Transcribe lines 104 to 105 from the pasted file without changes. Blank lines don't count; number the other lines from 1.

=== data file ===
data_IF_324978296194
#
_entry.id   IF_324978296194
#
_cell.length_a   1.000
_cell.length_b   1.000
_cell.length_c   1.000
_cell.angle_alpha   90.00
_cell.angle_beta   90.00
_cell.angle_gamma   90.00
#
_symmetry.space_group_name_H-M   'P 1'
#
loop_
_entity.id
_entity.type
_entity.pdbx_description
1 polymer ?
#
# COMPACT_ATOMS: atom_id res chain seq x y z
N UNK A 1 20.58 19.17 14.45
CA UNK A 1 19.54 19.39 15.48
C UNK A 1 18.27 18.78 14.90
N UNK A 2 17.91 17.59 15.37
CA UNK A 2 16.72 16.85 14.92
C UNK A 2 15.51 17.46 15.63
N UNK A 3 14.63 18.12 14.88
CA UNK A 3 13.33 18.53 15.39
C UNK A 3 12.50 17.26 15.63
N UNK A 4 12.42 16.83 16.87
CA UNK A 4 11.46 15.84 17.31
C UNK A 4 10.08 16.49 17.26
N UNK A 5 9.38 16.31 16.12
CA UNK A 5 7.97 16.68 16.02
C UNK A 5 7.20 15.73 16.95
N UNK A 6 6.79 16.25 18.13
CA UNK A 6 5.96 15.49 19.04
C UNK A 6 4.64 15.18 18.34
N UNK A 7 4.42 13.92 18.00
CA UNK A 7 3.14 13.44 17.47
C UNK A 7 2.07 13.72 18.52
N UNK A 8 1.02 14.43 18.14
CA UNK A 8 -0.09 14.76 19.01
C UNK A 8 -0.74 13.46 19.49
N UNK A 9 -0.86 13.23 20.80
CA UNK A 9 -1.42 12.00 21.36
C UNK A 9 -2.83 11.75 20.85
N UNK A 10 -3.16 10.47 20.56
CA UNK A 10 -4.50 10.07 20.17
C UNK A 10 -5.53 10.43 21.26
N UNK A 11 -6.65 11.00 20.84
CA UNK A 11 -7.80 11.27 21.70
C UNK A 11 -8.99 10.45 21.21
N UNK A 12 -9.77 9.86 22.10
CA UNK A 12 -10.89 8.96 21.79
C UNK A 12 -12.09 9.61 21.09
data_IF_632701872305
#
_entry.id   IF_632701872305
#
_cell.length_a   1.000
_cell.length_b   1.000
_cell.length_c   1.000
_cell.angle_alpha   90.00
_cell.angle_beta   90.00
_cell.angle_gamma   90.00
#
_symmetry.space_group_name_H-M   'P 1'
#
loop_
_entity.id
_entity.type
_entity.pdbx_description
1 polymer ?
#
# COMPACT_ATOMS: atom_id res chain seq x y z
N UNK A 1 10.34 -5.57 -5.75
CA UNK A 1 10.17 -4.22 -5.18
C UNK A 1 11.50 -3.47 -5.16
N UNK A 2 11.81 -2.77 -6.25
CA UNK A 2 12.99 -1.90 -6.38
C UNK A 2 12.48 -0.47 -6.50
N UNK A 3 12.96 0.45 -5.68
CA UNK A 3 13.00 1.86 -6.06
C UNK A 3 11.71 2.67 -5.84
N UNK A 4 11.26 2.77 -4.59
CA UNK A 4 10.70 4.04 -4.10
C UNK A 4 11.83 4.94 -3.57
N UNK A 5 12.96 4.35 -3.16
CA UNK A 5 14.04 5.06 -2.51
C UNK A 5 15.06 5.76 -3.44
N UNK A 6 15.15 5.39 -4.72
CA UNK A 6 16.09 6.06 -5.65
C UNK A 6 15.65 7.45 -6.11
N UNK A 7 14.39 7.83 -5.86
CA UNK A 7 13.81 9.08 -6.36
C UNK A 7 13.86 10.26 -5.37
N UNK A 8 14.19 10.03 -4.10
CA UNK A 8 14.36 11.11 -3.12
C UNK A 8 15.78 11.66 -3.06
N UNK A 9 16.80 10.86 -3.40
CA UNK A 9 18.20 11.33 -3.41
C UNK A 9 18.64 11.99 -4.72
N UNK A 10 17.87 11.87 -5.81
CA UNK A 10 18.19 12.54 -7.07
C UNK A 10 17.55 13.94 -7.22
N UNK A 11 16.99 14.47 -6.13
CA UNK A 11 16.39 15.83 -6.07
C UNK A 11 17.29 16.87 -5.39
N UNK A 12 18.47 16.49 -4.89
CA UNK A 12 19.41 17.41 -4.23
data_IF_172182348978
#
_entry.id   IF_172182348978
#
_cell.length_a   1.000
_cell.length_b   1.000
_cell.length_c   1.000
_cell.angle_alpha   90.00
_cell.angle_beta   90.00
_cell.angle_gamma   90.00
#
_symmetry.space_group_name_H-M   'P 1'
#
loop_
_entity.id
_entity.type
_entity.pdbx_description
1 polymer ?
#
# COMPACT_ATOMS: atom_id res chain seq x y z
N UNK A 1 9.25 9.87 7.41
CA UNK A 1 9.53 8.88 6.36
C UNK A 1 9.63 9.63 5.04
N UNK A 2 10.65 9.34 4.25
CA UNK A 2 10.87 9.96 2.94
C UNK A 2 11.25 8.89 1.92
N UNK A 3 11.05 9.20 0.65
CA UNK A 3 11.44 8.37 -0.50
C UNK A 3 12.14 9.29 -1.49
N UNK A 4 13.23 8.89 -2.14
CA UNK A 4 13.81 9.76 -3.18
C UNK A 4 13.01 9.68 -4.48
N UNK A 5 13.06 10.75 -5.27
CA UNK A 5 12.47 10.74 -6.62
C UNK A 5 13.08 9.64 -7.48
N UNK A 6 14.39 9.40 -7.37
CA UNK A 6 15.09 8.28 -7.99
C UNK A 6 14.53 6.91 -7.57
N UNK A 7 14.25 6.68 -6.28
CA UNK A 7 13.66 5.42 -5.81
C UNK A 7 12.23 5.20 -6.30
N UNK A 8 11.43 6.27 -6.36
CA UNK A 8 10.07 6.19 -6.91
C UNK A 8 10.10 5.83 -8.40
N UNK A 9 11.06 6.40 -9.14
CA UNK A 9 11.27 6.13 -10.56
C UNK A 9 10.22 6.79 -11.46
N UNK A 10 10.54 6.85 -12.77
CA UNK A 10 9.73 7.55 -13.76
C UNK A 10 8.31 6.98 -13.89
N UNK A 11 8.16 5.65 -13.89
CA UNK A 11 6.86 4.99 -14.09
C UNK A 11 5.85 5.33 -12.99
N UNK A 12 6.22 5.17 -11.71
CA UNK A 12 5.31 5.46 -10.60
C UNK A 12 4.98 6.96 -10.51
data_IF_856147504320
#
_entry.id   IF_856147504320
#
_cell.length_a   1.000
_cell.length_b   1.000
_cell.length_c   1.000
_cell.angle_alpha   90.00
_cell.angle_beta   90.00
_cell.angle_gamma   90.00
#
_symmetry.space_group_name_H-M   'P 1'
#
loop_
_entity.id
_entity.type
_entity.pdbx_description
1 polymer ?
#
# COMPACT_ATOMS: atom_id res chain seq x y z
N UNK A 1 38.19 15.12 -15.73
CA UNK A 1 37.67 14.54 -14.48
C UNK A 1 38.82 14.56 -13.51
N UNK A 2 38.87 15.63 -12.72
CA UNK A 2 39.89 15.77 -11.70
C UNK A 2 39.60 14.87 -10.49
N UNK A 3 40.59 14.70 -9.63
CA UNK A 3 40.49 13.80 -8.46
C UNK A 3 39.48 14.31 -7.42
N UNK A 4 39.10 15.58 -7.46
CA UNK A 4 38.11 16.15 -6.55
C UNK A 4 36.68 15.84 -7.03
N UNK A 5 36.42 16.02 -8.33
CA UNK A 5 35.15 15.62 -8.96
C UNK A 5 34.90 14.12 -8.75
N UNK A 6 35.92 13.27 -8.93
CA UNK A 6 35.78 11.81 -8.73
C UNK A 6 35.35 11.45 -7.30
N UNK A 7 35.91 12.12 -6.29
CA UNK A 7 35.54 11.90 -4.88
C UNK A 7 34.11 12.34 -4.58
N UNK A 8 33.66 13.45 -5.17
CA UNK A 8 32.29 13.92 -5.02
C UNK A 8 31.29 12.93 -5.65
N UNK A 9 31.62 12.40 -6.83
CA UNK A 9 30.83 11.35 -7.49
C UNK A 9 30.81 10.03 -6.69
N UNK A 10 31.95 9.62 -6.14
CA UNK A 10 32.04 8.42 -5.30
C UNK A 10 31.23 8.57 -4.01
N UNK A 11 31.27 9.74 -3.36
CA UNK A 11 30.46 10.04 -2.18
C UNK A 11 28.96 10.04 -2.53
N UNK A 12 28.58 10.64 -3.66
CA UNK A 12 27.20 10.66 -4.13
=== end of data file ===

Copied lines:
N UNK A 10 17.87 11.87 -5.81
CA UNK A 10 18.19 12.54 -7.07